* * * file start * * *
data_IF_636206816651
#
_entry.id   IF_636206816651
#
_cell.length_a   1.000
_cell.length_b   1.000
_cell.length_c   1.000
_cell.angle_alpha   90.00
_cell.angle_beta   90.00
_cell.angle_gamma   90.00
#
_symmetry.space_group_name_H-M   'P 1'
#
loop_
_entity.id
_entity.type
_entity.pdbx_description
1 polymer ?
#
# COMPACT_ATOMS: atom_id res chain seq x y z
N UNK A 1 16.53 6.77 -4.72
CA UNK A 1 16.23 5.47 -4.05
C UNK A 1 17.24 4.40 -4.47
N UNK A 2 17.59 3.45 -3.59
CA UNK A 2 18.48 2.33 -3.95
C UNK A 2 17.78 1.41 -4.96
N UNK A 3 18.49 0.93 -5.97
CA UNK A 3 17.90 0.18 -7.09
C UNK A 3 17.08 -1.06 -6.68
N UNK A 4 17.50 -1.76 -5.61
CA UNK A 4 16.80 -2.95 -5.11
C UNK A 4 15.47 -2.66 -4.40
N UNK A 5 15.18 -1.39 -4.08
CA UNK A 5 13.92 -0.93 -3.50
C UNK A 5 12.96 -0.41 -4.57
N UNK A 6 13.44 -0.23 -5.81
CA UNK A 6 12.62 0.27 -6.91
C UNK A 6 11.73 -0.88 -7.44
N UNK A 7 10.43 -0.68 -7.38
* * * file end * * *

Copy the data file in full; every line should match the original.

data_IF_636206816651
#
_entry.id   IF_636206816651
#
_cell.length_a   1.000
_cell.length_b   1.000
_cell.length_c   1.000
_cell.angle_alpha   90.00
_cell.angle_beta   90.00
_cell.angle_gamma   90.00
#
_symmetry.space_group_name_H-M   'P 1'
#
loop_
_entity.id
_entity.type
_entity.pdbx_description
1 polymer ?
#
# COMPACT_ATOMS: atom_id res chain seq x y z
N UNK A 1 16.53 6.77 -4.72
CA UNK A 1 16.23 5.47 -4.05
C UNK A 1 17.24 4.40 -4.47
N UNK A 2 17.59 3.45 -3.59
CA UNK A 2 18.48 2.33 -3.95
C UNK A 2 17.78 1.41 -4.96
N UNK A 3 18.49 0.93 -5.97
CA UNK A 3 17.90 0.18 -7.09
C UNK A 3 17.08 -1.06 -6.68
N UNK A 4 17.50 -1.76 -5.61
CA UNK A 4 16.80 -2.95 -5.11
C UNK A 4 15.47 -2.66 -4.40
N UNK A 5 15.18 -1.39 -4.08
CA UNK A 5 13.92 -0.93 -3.50
C UNK A 5 12.96 -0.41 -4.57
N UNK A 6 13.44 -0.23 -5.81
CA UNK A 6 12.62 0.27 -6.91
C UNK A 6 11.73 -0.88 -7.44
N UNK A 7 10.43 -0.68 -7.38